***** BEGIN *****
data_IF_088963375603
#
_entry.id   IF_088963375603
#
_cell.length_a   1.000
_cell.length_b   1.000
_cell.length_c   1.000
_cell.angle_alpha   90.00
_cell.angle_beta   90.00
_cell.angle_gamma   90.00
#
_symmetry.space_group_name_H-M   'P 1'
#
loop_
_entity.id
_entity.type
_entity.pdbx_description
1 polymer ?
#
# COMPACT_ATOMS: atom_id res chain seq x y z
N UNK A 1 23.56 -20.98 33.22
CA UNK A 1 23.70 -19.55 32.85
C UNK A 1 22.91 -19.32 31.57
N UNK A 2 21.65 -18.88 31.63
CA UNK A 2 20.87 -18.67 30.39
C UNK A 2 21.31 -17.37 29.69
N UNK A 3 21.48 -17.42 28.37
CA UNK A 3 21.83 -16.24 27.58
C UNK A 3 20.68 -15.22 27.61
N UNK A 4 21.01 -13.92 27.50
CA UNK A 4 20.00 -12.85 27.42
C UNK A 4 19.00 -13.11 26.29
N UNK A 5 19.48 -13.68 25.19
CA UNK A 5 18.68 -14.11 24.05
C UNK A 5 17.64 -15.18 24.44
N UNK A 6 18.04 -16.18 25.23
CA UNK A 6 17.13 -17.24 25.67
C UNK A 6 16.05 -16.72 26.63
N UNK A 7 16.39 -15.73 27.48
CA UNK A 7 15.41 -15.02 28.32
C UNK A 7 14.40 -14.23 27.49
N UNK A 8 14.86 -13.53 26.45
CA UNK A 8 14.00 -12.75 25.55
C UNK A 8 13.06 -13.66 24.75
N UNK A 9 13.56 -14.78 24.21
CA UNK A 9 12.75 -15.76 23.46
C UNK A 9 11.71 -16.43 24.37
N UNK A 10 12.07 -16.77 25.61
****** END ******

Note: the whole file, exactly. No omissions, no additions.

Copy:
data_IF_088963375603
#
_entry.id   IF_088963375603
#
_cell.length_a   1.000
_cell.length_b   1.000
_cell.length_c   1.000
_cell.angle_alpha   90.00
_cell.angle_beta   90.00
_cell.angle_gamma   90.00
#
_symmetry.space_group_name_H-M   'P 1'
#
loop_
_entity.id
_entity.type
_entity.pdbx_description
1 polymer ?
#
# COMPACT_ATOMS: atom_id res chain seq x y z
N UNK A 1 23.56 -20.98 33.22
CA UNK A 1 23.70 -19.55 32.85
C UNK A 1 22.91 -19.32 31.57
N UNK A 2 21.65 -18.88 31.63
CA UNK A 2 20.87 -18.67 30.39
C UNK A 2 21.31 -17.37 29.69
N UNK A 3 21.48 -17.42 28.37
CA UNK A 3 21.83 -16.24 27.58
C UNK A 3 20.68 -15.22 27.61
N UNK A 4 21.01 -13.92 27.50
CA UNK A 4 20.00 -12.85 27.42
C UNK A 4 19.00 -13.11 26.29
N UNK A 5 19.48 -13.68 25.19
CA UNK A 5 18.68 -14.11 24.05
C UNK A 5 17.64 -15.18 24.44
N UNK A 6 18.04 -16.18 25.23
CA UNK A 6 17.13 -17.24 25.67
C UNK A 6 16.05 -16.72 26.63
N UNK A 7 16.39 -15.73 27.48
CA UNK A 7 15.41 -15.02 28.32
C UNK A 7 14.40 -14.23 27.49
N UNK A 8 14.86 -13.53 26.45
CA UNK A 8 14.00 -12.75 25.55
C UNK A 8 13.06 -13.66 24.75
N UNK A 9 13.56 -14.78 24.21
CA UNK A 9 12.75 -15.76 23.46
C UNK A 9 11.71 -16.43 24.37
N UNK A 10 12.07 -16.77 25.61